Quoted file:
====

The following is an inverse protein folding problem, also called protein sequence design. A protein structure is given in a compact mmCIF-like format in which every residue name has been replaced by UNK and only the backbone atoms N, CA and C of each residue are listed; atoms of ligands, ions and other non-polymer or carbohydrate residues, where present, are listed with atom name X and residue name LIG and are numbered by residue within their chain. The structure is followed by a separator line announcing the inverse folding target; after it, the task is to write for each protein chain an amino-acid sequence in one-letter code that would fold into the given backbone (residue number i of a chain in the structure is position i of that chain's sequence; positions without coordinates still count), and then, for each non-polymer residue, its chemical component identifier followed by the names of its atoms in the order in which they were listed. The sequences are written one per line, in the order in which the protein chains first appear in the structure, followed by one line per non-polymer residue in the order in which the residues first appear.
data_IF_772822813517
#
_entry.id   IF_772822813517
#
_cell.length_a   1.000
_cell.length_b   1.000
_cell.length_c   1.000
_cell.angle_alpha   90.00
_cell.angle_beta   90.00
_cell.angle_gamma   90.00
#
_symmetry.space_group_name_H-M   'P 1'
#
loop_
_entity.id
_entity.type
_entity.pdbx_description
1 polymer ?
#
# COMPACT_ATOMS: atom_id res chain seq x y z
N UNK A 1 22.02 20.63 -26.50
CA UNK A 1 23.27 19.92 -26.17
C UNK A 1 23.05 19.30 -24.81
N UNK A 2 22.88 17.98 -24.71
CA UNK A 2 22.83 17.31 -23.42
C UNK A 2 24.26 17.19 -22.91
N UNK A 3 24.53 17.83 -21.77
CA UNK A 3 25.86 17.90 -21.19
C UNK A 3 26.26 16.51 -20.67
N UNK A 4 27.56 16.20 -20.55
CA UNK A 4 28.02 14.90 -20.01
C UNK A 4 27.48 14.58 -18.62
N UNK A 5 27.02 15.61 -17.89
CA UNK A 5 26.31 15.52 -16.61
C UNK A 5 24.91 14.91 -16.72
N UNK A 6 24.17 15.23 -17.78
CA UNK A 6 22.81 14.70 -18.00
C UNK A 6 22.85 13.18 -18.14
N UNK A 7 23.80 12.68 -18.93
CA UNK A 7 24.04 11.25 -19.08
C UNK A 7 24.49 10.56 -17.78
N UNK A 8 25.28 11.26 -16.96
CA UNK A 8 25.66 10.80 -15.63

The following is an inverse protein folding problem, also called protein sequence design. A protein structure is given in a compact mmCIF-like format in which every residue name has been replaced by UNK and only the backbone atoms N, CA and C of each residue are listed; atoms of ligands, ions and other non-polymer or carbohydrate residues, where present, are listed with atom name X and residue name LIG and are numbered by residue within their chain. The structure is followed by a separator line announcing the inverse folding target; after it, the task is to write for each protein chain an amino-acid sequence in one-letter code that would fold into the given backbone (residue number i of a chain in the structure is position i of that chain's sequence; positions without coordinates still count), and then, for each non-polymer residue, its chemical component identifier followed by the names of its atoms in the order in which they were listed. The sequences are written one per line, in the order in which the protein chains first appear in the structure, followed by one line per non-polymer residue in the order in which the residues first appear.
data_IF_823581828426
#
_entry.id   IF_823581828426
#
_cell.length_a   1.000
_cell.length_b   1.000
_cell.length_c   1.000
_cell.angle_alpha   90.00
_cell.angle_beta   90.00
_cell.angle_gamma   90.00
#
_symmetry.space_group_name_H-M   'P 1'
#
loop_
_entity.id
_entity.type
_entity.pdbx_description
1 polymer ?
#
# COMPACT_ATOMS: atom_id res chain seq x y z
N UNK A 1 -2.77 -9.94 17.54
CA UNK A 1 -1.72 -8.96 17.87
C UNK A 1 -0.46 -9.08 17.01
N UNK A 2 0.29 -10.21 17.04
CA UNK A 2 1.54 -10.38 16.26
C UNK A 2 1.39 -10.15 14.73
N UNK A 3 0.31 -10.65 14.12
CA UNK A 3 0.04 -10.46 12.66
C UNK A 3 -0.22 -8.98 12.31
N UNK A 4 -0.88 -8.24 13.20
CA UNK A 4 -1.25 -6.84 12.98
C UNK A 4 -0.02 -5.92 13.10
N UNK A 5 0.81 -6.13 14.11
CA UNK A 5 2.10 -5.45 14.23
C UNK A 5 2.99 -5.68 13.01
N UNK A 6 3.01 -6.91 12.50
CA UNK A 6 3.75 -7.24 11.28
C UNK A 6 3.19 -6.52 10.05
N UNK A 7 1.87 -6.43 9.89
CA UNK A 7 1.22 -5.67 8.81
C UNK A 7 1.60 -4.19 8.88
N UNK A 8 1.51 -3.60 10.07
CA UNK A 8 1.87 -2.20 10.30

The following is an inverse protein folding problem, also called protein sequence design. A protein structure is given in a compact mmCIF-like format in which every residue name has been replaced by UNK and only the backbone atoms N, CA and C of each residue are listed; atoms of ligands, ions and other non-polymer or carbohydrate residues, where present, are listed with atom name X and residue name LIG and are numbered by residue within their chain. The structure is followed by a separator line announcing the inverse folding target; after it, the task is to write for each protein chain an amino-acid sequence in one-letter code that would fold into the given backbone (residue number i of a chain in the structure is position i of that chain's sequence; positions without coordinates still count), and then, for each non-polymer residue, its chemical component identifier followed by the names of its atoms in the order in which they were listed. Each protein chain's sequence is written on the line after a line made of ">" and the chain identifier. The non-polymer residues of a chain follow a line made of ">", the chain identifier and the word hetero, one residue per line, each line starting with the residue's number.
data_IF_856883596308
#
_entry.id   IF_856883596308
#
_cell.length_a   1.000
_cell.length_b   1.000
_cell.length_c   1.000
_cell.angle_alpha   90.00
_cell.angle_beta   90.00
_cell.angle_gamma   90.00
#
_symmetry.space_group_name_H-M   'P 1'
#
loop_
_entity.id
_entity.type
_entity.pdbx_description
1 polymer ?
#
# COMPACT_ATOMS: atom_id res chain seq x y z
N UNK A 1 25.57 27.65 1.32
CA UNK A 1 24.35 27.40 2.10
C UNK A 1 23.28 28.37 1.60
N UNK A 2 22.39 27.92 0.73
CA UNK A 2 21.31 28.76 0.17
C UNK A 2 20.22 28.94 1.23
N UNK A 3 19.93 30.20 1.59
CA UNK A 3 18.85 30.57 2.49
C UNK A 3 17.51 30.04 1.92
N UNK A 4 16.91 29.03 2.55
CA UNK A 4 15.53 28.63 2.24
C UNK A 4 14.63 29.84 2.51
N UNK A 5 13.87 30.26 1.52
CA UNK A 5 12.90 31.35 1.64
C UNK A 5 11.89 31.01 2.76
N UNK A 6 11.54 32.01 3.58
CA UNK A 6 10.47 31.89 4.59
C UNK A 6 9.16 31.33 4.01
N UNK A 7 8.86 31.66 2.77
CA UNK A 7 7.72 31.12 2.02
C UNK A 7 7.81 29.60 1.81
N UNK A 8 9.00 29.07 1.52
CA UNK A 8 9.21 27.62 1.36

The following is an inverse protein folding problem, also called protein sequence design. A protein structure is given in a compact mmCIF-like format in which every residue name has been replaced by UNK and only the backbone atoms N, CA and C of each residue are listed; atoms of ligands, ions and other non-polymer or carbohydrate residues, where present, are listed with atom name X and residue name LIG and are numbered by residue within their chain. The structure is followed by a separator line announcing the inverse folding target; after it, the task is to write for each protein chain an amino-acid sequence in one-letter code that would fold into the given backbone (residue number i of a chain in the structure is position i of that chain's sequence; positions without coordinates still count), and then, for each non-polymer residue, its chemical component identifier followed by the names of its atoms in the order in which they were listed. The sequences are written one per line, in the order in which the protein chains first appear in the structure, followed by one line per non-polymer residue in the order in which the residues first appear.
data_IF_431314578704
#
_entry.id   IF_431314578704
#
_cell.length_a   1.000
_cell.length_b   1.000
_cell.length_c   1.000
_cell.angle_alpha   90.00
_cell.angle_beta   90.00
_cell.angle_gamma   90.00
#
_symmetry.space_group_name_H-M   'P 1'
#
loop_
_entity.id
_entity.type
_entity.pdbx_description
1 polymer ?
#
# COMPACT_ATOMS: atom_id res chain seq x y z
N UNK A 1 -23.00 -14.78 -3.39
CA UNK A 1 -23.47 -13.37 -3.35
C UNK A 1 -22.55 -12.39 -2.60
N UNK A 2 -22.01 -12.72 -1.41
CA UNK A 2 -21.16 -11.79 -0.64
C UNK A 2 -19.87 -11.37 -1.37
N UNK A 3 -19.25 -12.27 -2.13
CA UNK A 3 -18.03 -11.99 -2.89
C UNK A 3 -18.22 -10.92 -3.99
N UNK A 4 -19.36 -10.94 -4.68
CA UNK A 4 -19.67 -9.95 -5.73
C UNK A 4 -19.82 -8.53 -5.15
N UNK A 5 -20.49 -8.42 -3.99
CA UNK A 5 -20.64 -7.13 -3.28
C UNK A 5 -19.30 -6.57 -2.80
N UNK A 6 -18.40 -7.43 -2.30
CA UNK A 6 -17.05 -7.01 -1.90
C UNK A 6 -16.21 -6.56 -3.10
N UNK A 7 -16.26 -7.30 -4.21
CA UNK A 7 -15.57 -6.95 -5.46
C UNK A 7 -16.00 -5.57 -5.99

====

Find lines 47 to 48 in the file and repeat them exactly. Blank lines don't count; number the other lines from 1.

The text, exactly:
#
_entry.id   IF_823581828426